The claim proved persistent, convincing nearly 60% of respondents to a Tamedia poll in mid-April, who agreed the government had not mandated mask wearing because the face covering was in short supply. Then, in July, Sunday papers Le Matin Dimanche and SonntagsZeitung reported that records of meetings of crisis management authorities in March showed a mask shortage had influenced the government’s position.
But the public health office disputes this. Spokesperson Yann Hulmann told swissinfo.ch that, although it was true there weren’t enough masks in stock for the entire population at the time, “this [had] no causal connection with the absence of a [generalised] mask-wearing recommendation”.
During the lockdown, when people were being advised to stay at home, there was no need for the widespread use of masks, Hulmann added. “Fewer people were on the move during those weeks and the [recommended distance between people] could generally be kept.”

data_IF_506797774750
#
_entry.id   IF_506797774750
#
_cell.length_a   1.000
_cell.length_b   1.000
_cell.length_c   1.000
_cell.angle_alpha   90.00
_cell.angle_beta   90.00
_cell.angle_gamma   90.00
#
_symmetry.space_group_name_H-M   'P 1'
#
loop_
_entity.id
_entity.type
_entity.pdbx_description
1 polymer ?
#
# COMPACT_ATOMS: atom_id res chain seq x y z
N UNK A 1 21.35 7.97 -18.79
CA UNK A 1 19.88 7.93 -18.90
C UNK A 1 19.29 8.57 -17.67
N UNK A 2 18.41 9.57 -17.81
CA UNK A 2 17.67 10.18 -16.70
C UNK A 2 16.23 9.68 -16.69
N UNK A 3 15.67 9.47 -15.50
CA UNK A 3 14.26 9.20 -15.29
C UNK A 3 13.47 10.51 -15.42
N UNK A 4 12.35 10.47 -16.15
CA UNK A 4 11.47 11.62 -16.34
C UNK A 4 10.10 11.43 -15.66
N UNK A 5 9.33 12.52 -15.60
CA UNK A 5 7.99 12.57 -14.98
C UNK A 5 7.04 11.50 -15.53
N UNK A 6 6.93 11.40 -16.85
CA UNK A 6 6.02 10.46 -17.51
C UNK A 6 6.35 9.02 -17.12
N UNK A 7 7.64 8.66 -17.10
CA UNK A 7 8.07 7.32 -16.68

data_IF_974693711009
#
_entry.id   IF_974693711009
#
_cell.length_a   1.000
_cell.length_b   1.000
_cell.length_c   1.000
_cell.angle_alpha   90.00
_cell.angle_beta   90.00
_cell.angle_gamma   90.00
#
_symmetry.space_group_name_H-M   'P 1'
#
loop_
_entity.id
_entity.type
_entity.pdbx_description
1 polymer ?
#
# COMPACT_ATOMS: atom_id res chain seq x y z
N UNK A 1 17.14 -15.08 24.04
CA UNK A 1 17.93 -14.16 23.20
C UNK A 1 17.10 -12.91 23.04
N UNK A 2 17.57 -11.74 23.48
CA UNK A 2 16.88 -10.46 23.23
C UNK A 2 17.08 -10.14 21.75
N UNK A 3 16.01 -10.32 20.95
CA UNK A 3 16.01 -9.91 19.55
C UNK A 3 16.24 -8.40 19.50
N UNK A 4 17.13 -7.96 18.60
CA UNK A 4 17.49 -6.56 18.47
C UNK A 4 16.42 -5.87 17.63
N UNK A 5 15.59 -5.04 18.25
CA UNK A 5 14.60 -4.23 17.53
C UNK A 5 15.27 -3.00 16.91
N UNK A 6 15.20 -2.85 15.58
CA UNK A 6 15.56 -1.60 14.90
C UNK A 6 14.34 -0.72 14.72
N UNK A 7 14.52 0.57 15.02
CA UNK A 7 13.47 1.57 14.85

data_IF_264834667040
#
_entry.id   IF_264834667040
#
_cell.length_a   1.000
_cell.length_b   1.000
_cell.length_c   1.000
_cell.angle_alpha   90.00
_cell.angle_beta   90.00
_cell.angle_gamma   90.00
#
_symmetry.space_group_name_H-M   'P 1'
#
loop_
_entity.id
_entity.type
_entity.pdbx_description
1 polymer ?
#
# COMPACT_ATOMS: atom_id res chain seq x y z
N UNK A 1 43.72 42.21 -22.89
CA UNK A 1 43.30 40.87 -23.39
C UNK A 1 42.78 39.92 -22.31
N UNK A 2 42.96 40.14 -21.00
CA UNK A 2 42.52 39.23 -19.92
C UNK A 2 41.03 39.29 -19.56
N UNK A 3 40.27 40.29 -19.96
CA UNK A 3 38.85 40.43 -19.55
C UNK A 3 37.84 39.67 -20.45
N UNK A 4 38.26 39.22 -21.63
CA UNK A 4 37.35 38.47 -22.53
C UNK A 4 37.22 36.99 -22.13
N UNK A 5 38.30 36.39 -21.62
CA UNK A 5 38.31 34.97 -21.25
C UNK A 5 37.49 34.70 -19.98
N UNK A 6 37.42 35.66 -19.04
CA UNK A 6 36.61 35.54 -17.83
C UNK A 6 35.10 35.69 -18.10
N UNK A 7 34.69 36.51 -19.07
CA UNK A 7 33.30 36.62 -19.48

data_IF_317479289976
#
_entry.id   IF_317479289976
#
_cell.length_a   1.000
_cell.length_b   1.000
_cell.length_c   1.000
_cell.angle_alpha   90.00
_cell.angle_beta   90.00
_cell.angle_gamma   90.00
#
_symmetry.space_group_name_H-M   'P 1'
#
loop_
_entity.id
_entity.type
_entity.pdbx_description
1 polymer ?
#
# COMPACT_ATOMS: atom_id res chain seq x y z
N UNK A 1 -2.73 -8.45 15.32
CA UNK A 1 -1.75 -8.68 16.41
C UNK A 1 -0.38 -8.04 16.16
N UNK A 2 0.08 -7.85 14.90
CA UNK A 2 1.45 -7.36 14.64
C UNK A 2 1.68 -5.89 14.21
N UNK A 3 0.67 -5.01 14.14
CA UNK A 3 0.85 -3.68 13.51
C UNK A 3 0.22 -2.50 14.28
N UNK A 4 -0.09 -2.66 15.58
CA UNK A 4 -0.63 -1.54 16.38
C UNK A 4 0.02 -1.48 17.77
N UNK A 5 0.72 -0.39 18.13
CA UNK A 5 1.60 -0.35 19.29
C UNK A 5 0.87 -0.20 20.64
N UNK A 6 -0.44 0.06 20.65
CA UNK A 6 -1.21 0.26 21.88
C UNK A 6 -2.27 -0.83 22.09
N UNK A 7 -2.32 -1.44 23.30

Limited scientific evidence
Koch, who was head of communicable diseases at the public health office until his recent retirement, has always maintained that the government’s mask policy was based on scientific evidence. According to him, in the early days of the outbreak, studies did not clearly show that masks provided effective protection against the virus.
Sarah Tschudin Sutter, an immunology and infectious diseases expert, confirmed that “the evidence base to support the use of masks, especially for the public, was limited, even more so in March.”
Nevertheless, a team she leads as part of the national Covid-19 scientific task force concluded in an April 20 report that, despite some conflicting evidence in the literature, there was “a risk-benefit ratio in favour of generalised mask-wearing when conducted in association with hand hygiene, whenever social distancing cannot be maintained.” The task force recommended the government introduce a policy along those lines.
With some businesses set to re-open later that month, the issue of face masks was top of the public debate agenda. The mid-April poll by Tamedia revealed 60% of people in Switzerland supported mandatory mask-wearing in public.
But at the end of April, just as lockdown measures were being eased, the authorities stopped short of making the public’s wish come true, opting instead for a recommendation that people wear masks when physical distance could not be respected.